quote: The followers of Alpheus Cutler (about twenty families) came to OtterTail County in May 1865 and settled the west bank of the lake. Clitherall was the first settlement in the county after the Indian trouble of 1862. These people were very zealous in their belief. and thought they were the only church in the world with divine authority in all ecclesiastical matters. Most of them were Americans. and all of them were honest, law abiding people, good neighbors and patriotic citizens, firmly believing that the Mormon Bible and the Christian Bible were both inspired. The Mormons claimed to have been directed to Clitherall by a dream which one of their elders had of a land between two lakes, with an abundance of prairie and timber, and convenient bands of Indians whom they were to convert to the Mormon faith, and thus civilize and save them… Accordingly, a small band of these good people made the long overland trip through Illinois and Minnesota to Otter Tail county; They brought with them their cattle, sheep, horses and all kinds of tools. The men were nearly all farmers, although there were a number of skilled artisians among them. Edward Fletcher was a good blacksmith; Marcus Shaw was a stone mason and plasterer; Chauncey Whiting, their priest and prophet, was a fine mechanic and could make all kinds of furniture, but gave most of his attention to wagon making; “Uncle Al" Whiting was a chair maker; “Uncle Vet" Whiting was the storekeeper, postmaster and a famous hunter. By 1870, when I first came to the county. there were about fifteen men with their families in this settlement. Their names as I recall them were as follow:. Mr. and Mrs. Chauncey Whiting, Lewis Whiting and Sylvester Whiting—a year or two later another brother, Almon Whiting, his wife and children joined them: Hiram and Lyman Murdock: John, Albert and Edward Fletcher. three brothers and their families, all large families with children grown to manhood and womanhood and some of them married; Isaac, the oldest son of Chauncey Whiting. Warren Whiting. Rueben Oaks. Sr., and James Oaks, his son; Marcus Shaw, Jeremiah Anderson, Jesse Burdock, and a full-blooded New York Indian by the name of Dana, with his white wife; Thomas Mason and a Mrs. Mason, widow, and her daughter; Charles Taylor and the two McIntire brothers, Joseph and Sylvester.<br/> I always understood that there were twenty-five families, but I cannot make out but about sixteen married couples and four bachelors, making twenty households besides the children. Then there were a few families belonging to the church, who, as I recall it, came up to Clitherall with those just enumerated and later settled at Detroit. The settlers in Otter Tail county took up as homesteads about all the land between Clitherall and Battle lake. Much of this land taken by them lay in a strip about one mile in width; that is, they took a strip four forties wide from the north shore of Clitherall lake to the south shore of Battle lake. They opened up a road along the north shore of Clitherall lake and built their houses, barns, etc., along this road, so that the whole settlement was in a compact group. They erected a log church with a secret chamber in which they worshipped for more than fifty years. In recent years they have erected a fine little church and razed the old building which had served them so many years. In the early seventies the community a sort of commune, or, as they called it, “The Oneness.” All property was to be turned into the church. All grain and provisions were to be placed in the church granary and issued to members by the Storekeeper. When they adopted this rule the members of the community, although not wealthy. were very prosperous; but under the new system all or nearly all they had laid up was soon exhausted and little or no property was left in the store or in the hands of the members. So they broke up the “Oneness” and returned to their original mode of life and were soon again prosperous.<br/>The community, as a Mormon church, has scattered. Many have joined the Joseph Smith, Jr., branch; others have left the church or moved away. Now there remains only a small number of the faithful who are struggling to maintain the Cutlerite branch of the church, and keep the divine authority at Old Clitherall. These faithful old settlers had built beautiful homes on this tract of land. Old Clitherall, like Otter Tail City, once the commercial, political and religious center of the coutny, is today beautiful only in death. (source: Mason, John W. (ed) History of Otter Tail County, Volume 1, Indianapolis: B.F. Bowen, 1916, pp.388, 559-560.)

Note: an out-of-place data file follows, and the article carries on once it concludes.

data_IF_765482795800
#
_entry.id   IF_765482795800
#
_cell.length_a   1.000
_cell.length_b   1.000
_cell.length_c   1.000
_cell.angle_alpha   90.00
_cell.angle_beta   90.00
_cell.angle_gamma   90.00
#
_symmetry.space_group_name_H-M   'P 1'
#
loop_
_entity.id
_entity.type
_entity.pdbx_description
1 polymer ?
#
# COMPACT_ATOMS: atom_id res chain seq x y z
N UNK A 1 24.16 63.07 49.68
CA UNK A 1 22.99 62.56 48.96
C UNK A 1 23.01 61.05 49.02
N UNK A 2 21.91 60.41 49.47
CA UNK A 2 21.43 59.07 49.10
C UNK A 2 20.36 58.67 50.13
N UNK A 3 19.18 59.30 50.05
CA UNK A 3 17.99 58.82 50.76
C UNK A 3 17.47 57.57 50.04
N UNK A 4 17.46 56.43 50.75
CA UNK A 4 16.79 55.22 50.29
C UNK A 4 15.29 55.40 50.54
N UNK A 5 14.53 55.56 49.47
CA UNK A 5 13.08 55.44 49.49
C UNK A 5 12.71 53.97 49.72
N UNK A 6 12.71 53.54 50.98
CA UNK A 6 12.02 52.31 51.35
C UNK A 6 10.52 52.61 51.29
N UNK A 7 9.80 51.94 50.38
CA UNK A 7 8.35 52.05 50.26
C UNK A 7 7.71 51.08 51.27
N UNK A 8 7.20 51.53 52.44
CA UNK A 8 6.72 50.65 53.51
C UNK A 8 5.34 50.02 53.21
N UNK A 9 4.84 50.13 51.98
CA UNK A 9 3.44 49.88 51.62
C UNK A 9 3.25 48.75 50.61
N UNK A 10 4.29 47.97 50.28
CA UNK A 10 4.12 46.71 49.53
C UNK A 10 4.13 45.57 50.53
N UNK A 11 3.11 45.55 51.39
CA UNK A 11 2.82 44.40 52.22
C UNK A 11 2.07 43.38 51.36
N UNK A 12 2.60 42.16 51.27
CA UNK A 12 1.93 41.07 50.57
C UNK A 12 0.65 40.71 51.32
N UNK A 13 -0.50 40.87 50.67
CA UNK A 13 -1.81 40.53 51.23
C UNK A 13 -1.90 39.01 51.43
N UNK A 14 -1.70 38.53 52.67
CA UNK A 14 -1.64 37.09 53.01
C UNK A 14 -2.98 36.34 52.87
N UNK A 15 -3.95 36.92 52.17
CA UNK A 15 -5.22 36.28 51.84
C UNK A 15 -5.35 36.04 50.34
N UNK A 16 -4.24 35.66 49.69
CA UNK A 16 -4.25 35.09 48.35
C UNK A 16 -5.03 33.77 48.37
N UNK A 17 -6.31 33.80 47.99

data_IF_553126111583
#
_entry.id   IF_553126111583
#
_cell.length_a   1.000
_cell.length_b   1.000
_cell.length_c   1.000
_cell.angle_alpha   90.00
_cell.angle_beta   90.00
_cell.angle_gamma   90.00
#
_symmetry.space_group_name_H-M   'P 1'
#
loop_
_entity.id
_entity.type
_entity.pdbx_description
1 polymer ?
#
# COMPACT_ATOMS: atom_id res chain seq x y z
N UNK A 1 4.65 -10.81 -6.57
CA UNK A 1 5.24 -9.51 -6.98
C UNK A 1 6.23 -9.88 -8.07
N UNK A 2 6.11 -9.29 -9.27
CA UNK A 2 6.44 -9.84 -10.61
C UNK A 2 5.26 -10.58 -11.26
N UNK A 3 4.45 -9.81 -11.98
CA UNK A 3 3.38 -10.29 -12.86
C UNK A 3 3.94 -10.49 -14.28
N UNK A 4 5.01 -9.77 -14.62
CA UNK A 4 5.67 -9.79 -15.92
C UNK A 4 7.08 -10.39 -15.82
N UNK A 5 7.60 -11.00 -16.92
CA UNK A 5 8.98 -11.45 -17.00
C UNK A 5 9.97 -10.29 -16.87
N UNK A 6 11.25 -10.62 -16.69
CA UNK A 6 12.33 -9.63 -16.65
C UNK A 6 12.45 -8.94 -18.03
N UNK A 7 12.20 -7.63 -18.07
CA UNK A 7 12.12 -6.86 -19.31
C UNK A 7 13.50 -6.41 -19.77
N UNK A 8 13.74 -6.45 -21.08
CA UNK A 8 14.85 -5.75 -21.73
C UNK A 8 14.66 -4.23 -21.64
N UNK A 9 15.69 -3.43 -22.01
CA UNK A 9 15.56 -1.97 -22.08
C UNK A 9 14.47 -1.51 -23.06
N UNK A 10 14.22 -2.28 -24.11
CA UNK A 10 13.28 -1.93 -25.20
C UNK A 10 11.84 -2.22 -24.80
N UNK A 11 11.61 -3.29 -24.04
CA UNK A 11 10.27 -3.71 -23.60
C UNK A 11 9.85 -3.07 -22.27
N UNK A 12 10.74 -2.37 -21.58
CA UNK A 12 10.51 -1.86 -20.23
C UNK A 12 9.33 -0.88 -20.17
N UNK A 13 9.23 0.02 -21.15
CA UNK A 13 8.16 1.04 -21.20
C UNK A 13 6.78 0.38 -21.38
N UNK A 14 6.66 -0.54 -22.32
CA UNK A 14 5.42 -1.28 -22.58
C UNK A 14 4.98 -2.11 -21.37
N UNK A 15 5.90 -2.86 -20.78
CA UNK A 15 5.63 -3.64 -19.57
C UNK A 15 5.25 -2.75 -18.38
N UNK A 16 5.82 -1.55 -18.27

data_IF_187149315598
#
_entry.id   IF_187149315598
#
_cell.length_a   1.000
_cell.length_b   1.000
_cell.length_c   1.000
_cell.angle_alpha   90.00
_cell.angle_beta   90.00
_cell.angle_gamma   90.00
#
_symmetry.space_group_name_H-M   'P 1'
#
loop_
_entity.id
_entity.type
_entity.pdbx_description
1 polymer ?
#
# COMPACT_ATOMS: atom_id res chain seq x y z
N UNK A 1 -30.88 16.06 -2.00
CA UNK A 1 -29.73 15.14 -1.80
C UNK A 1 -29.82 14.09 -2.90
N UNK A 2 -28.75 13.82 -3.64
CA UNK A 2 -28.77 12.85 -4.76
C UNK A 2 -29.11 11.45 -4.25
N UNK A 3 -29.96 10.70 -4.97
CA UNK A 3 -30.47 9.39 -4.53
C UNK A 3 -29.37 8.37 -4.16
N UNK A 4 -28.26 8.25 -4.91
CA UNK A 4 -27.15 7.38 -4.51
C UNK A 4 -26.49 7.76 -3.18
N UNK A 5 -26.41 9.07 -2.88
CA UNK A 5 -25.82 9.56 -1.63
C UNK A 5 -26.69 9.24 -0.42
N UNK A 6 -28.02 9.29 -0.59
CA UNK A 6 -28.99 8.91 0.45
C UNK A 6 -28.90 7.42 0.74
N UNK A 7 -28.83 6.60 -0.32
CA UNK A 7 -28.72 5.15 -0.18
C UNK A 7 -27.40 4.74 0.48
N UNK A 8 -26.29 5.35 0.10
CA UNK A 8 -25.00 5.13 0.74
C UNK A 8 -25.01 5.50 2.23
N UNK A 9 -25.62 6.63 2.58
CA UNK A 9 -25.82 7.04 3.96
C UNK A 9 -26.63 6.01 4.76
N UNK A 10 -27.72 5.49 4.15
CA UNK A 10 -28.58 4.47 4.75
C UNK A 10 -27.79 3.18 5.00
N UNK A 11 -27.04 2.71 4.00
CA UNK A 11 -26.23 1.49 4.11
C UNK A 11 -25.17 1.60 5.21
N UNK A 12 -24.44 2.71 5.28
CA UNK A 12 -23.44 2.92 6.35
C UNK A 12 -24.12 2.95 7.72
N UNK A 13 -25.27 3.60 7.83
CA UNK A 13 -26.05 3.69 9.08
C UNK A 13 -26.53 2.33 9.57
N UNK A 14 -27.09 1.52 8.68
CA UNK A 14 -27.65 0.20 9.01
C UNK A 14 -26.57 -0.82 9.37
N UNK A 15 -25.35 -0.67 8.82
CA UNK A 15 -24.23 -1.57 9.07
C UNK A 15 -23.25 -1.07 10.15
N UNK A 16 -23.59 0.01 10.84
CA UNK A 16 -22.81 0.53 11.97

Reminiscence of E.E. Corliss
assertion #3732249 by daniel m. kelty on 2017-04-10: confidence 100%.
see also: Fletcher, History of Cutlerites
assertion #3711299 by daniel m. kelty on 2015-08-12: confidence 100%.
notes: The followers of Alpheus Cutler came to OtterTail County in May 1865 and settled the west bank of the lake.
assertion #3717299 by daniel m. kelty on 2015-08-12: confidence 100%.